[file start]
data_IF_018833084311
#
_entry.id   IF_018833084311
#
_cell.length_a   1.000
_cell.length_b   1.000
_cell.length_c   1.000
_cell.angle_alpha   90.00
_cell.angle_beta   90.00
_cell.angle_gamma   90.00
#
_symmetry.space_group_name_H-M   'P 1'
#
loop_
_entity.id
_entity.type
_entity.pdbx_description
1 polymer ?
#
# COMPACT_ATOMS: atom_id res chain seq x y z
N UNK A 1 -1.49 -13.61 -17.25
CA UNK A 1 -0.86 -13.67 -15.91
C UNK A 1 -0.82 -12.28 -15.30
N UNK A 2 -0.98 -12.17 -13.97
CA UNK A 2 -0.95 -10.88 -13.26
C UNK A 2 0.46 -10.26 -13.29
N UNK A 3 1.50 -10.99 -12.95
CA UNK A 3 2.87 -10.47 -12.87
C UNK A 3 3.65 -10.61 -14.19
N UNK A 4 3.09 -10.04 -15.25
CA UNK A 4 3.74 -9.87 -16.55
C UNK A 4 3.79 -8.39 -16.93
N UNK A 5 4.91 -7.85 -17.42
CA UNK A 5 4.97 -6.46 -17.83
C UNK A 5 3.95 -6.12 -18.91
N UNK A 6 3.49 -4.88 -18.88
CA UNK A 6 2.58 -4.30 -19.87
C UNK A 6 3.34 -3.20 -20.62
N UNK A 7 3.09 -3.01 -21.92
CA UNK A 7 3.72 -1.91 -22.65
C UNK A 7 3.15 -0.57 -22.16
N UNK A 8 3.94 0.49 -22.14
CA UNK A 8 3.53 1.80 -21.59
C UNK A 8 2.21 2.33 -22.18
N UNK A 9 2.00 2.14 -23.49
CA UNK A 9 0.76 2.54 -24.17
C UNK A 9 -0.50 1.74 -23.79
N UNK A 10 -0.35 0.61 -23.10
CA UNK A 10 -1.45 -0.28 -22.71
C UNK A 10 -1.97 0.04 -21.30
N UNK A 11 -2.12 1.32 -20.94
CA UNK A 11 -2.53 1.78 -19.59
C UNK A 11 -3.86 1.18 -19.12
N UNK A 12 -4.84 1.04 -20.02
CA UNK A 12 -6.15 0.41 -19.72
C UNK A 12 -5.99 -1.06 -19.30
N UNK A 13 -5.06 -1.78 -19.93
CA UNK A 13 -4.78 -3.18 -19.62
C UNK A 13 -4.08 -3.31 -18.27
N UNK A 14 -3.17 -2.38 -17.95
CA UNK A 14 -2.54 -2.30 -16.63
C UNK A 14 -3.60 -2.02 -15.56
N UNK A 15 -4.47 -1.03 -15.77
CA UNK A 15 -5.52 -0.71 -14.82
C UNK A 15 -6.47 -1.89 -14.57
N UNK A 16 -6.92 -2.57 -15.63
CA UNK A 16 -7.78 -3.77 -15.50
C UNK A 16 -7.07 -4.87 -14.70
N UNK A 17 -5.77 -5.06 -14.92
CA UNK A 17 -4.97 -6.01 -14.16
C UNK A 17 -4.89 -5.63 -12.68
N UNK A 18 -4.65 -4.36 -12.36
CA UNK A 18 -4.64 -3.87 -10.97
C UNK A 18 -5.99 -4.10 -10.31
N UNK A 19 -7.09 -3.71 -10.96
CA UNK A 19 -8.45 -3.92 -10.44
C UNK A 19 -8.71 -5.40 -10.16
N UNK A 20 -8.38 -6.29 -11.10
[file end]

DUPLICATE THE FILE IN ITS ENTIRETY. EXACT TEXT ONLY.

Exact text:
data_IF_018833084311
#
_entry.id   IF_018833084311
#
_cell.length_a   1.000
_cell.length_b   1.000
_cell.length_c   1.000
_cell.angle_alpha   90.00
_cell.angle_beta   90.00
_cell.angle_gamma   90.00
#
_symmetry.space_group_name_H-M   'P 1'
#
loop_
_entity.id
_entity.type
_entity.pdbx_description
1 polymer ?
#
# COMPACT_ATOMS: atom_id res chain seq x y z
N UNK A 1 -1.49 -13.61 -17.25
CA UNK A 1 -0.86 -13.67 -15.91
C UNK A 1 -0.82 -12.28 -15.30
N UNK A 2 -0.98 -12.17 -13.97
CA UNK A 2 -0.95 -10.88 -13.26
C UNK A 2 0.46 -10.26 -13.29
N UNK A 3 1.50 -10.99 -12.95
CA UNK A 3 2.87 -10.47 -12.87
C UNK A 3 3.65 -10.61 -14.19
N UNK A 4 3.09 -10.04 -15.25
CA UNK A 4 3.74 -9.87 -16.55
C UNK A 4 3.79 -8.39 -16.93
N UNK A 5 4.91 -7.85 -17.42
CA UNK A 5 4.97 -6.46 -17.83
C UNK A 5 3.95 -6.12 -18.91
N UNK A 6 3.49 -4.88 -18.88
CA UNK A 6 2.58 -4.30 -19.87
C UNK A 6 3.34 -3.20 -20.62
N UNK A 7 3.09 -3.01 -21.92
CA UNK A 7 3.72 -1.91 -22.65
C UNK A 7 3.15 -0.57 -22.16
N UNK A 8 3.94 0.49 -22.14
CA UNK A 8 3.53 1.80 -21.59
C UNK A 8 2.21 2.33 -22.18
N UNK A 9 2.00 2.14 -23.49
CA UNK A 9 0.76 2.54 -24.17
C UNK A 9 -0.50 1.74 -23.79
N UNK A 10 -0.35 0.61 -23.10
CA UNK A 10 -1.45 -0.28 -22.71
C UNK A 10 -1.97 0.04 -21.30
N UNK A 11 -2.12 1.32 -20.94
CA UNK A 11 -2.53 1.78 -19.59
C UNK A 11 -3.86 1.18 -19.12
N UNK A 12 -4.84 1.04 -20.02
CA UNK A 12 -6.15 0.41 -19.72
C UNK A 12 -5.99 -1.06 -19.30
N UNK A 13 -5.06 -1.78 -19.93
CA UNK A 13 -4.78 -3.18 -19.62
C UNK A 13 -4.08 -3.31 -18.27
N UNK A 14 -3.17 -2.38 -17.95
CA UNK A 14 -2.54 -2.30 -16.63
C UNK A 14 -3.60 -2.02 -15.56
N UNK A 15 -4.47 -1.03 -15.77
CA UNK A 15 -5.52 -0.71 -14.82
C UNK A 15 -6.47 -1.89 -14.57
N UNK A 16 -6.92 -2.57 -15.63
CA UNK A 16 -7.78 -3.77 -15.50
C UNK A 16 -7.07 -4.87 -14.70
N UNK A 17 -5.77 -5.06 -14.92
CA UNK A 17 -4.97 -6.01 -14.16
C UNK A 17 -4.89 -5.63 -12.68
N UNK A 18 -4.65 -4.36 -12.36
CA UNK A 18 -4.64 -3.87 -10.97
C UNK A 18 -5.99 -4.10 -10.31
N UNK A 19 -7.09 -3.71 -10.96
CA UNK A 19 -8.45 -3.92 -10.44
C UNK A 19 -8.71 -5.40 -10.16
N UNK A 20 -8.38 -6.29 -11.10